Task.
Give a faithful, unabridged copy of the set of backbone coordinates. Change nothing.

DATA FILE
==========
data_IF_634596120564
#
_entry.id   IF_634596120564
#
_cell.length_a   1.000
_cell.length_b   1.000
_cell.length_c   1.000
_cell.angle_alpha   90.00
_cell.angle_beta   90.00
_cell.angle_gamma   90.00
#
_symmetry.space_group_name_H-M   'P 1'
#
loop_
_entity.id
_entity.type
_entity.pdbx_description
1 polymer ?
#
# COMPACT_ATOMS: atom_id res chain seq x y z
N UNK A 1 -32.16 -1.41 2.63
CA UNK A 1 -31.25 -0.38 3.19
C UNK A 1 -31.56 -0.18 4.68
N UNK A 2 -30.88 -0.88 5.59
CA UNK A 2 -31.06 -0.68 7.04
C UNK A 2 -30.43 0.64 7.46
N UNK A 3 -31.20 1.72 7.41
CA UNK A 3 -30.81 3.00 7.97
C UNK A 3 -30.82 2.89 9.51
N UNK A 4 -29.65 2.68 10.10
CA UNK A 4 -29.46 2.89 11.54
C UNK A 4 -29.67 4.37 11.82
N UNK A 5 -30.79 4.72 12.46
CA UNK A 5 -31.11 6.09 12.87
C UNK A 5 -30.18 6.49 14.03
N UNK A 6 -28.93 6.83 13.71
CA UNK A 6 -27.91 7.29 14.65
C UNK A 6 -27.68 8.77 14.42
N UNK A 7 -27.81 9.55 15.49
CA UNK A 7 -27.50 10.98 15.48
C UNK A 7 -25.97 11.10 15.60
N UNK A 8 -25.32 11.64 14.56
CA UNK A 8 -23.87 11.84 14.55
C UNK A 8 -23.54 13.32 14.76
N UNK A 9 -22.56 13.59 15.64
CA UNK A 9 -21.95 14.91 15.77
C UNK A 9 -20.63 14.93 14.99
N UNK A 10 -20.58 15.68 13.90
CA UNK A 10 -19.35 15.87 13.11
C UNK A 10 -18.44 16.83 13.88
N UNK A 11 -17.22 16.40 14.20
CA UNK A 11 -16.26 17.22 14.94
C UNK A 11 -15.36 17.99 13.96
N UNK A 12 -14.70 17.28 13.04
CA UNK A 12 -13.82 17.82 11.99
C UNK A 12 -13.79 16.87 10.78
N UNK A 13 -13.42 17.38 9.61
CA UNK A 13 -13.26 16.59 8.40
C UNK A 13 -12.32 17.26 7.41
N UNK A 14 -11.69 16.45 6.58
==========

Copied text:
data_IF_634596120564
#
_entry.id   IF_634596120564
#
_cell.length_a   1.000
_cell.length_b   1.000
_cell.length_c   1.000
_cell.angle_alpha   90.00
_cell.angle_beta   90.00
_cell.angle_gamma   90.00
#
_symmetry.space_group_name_H-M   'P 1'
#
loop_
_entity.id
_entity.type
_entity.pdbx_description
1 polymer ?
#
# COMPACT_ATOMS: atom_id res chain seq x y z
N UNK A 1 -32.16 -1.41 2.63
CA UNK A 1 -31.25 -0.38 3.19
C UNK A 1 -31.56 -0.18 4.68
N UNK A 2 -30.88 -0.88 5.59
CA UNK A 2 -31.06 -0.68 7.04
C UNK A 2 -30.43 0.64 7.46
N UNK A 3 -31.20 1.72 7.41
CA UNK A 3 -30.81 3.00 7.97
C UNK A 3 -30.82 2.89 9.51
N UNK A 4 -29.65 2.68 10.10
CA UNK A 4 -29.46 2.89 11.54
C UNK A 4 -29.67 4.37 11.82
N UNK A 5 -30.79 4.72 12.46
CA UNK A 5 -31.11 6.09 12.87
C UNK A 5 -30.18 6.49 14.03
N UNK A 6 -28.93 6.83 13.71
CA UNK A 6 -27.91 7.29 14.65
C UNK A 6 -27.68 8.77 14.42
N UNK A 7 -27.81 9.55 15.49
CA UNK A 7 -27.50 10.98 15.48
C UNK A 7 -25.97 11.10 15.60
N UNK A 8 -25.32 11.64 14.56
CA UNK A 8 -23.87 11.84 14.55
C UNK A 8 -23.54 13.32 14.76
N UNK A 9 -22.56 13.59 15.64
CA UNK A 9 -21.95 14.91 15.77
C UNK A 9 -20.63 14.93 14.99
N UNK A 10 -20.58 15.68 13.90
CA UNK A 10 -19.35 15.87 13.11
C UNK A 10 -18.44 16.83 13.88
N UNK A 11 -17.22 16.40 14.20
CA UNK A 11 -16.26 17.22 14.94
C UNK A 11 -15.36 17.99 13.96
N UNK A 12 -14.70 17.28 13.04
CA UNK A 12 -13.82 17.82 11.99
C UNK A 12 -13.79 16.87 10.78
N UNK A 13 -13.42 17.38 9.61
CA UNK A 13 -13.26 16.59 8.40
C UNK A 13 -12.32 17.26 7.41
N UNK A 14 -11.69 16.45 6.58